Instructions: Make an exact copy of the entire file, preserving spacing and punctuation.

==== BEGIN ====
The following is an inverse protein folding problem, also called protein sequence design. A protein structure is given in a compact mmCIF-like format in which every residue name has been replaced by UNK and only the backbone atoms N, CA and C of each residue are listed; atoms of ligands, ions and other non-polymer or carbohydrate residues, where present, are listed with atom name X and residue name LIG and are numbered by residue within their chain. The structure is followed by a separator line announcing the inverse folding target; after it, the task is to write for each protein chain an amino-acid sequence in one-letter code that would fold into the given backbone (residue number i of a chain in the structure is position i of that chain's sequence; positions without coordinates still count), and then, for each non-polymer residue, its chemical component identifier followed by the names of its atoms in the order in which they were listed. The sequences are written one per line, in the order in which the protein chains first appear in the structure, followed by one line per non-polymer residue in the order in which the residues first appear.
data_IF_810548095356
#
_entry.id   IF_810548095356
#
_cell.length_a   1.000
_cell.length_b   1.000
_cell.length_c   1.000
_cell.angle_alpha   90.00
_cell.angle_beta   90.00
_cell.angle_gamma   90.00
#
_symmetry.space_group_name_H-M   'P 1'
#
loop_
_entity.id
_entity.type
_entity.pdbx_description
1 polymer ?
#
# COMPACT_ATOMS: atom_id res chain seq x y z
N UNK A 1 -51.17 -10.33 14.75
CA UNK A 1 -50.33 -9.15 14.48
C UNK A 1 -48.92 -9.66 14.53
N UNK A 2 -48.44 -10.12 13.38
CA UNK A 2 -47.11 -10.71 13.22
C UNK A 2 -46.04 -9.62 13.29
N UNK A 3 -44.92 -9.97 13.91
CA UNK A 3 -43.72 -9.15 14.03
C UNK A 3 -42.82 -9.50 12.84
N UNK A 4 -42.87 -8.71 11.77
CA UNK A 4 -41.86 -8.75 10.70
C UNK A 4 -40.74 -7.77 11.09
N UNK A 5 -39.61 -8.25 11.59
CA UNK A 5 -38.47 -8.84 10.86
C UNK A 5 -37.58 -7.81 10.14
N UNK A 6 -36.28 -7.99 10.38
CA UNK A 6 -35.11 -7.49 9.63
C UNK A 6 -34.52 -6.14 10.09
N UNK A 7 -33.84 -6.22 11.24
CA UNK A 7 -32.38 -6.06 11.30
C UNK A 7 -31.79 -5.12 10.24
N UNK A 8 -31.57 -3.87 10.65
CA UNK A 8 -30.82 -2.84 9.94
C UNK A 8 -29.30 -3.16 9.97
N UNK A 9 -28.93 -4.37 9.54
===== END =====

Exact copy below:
The following is an inverse protein folding problem, also called protein sequence design. A protein structure is given in a compact mmCIF-like format in which every residue name has been replaced by UNK and only the backbone atoms N, CA and C of each residue are listed; atoms of ligands, ions and other non-polymer or carbohydrate residues, where present, are listed with atom name X and residue name LIG and are numbered by residue within their chain. The structure is followed by a separator line announcing the inverse folding target; after it, the task is to write for each protein chain an amino-acid sequence in one-letter code that would fold into the given backbone (residue number i of a chain in the structure is position i of that chain's sequence; positions without coordinates still count), and then, for each non-polymer residue, its chemical component identifier followed by the names of its atoms in the order in which they were listed. The sequences are written one per line, in the order in which the protein chains first appear in the structure, followed by one line per non-polymer residue in the order in which the residues first appear.
data_IF_810548095356
#
_entry.id   IF_810548095356
#
_cell.length_a   1.000
_cell.length_b   1.000
_cell.length_c   1.000
_cell.angle_alpha   90.00
_cell.angle_beta   90.00
_cell.angle_gamma   90.00
#
_symmetry.space_group_name_H-M   'P 1'
#
loop_
_entity.id
_entity.type
_entity.pdbx_description
1 polymer ?
#
# COMPACT_ATOMS: atom_id res chain seq x y z
N UNK A 1 -51.17 -10.33 14.75
CA UNK A 1 -50.33 -9.15 14.48
C UNK A 1 -48.92 -9.66 14.53
N UNK A 2 -48.44 -10.12 13.38
CA UNK A 2 -47.11 -10.71 13.22
C UNK A 2 -46.04 -9.62 13.29
N UNK A 3 -44.92 -9.97 13.91
CA UNK A 3 -43.72 -9.15 14.03
C UNK A 3 -42.82 -9.50 12.84
N UNK A 4 -42.87 -8.71 11.77
CA UNK A 4 -41.86 -8.75 10.70
C UNK A 4 -40.74 -7.77 11.09
N UNK A 5 -39.61 -8.25 11.59
CA UNK A 5 -38.47 -8.84 10.86
C UNK A 5 -37.58 -7.81 10.14
N UNK A 6 -36.28 -7.99 10.38
CA UNK A 6 -35.11 -7.49 9.63
C UNK A 6 -34.52 -6.14 10.09
N UNK A 7 -33.84 -6.22 11.24
CA UNK A 7 -32.38 -6.06 11.30
C UNK A 7 -31.79 -5.12 10.24
N UNK A 8 -31.57 -3.87 10.65
CA UNK A 8 -30.82 -2.84 9.94
C UNK A 8 -29.30 -3.16 9.97
N UNK A 9 -28.93 -4.37 9.54